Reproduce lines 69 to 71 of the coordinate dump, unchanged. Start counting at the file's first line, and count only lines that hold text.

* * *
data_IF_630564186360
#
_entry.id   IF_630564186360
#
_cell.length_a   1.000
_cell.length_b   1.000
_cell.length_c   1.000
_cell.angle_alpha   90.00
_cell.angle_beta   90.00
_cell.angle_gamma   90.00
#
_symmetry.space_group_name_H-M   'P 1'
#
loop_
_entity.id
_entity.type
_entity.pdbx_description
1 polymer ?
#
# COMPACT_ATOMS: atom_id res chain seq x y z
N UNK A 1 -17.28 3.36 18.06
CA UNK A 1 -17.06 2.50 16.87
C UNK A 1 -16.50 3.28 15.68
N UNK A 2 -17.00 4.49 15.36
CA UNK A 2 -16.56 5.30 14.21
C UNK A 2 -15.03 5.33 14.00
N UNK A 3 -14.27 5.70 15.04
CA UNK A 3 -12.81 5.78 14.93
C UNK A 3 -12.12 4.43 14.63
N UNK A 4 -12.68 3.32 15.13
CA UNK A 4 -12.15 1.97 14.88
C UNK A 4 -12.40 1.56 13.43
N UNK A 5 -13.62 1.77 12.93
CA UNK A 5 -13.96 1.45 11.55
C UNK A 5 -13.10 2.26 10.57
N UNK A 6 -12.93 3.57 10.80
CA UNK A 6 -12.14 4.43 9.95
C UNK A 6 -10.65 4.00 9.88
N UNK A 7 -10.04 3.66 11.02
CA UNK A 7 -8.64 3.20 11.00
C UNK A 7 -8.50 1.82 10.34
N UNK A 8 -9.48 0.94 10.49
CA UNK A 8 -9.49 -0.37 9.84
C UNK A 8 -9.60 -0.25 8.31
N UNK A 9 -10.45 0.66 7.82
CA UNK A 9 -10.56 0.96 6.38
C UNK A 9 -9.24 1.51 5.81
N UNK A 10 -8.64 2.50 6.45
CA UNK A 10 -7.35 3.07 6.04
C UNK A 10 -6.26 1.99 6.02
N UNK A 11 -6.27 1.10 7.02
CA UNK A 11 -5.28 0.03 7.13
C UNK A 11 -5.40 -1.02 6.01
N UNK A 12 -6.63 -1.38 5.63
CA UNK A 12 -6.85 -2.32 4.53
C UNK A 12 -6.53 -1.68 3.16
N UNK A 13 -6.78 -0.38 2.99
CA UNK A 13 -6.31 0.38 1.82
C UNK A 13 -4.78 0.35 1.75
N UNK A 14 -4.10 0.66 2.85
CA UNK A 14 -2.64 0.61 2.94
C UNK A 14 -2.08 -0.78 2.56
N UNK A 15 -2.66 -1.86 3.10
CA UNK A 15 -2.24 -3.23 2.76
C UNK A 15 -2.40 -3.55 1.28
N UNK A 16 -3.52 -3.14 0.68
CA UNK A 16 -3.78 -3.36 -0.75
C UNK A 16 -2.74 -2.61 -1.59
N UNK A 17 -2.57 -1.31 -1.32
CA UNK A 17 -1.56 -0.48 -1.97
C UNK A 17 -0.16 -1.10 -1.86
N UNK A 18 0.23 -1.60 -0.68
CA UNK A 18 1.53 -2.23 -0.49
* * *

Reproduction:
N UNK A 17 -2.57 -1.31 -1.32
CA UNK A 17 -1.56 -0.48 -1.97
C UNK A 17 -0.16 -1.10 -1.86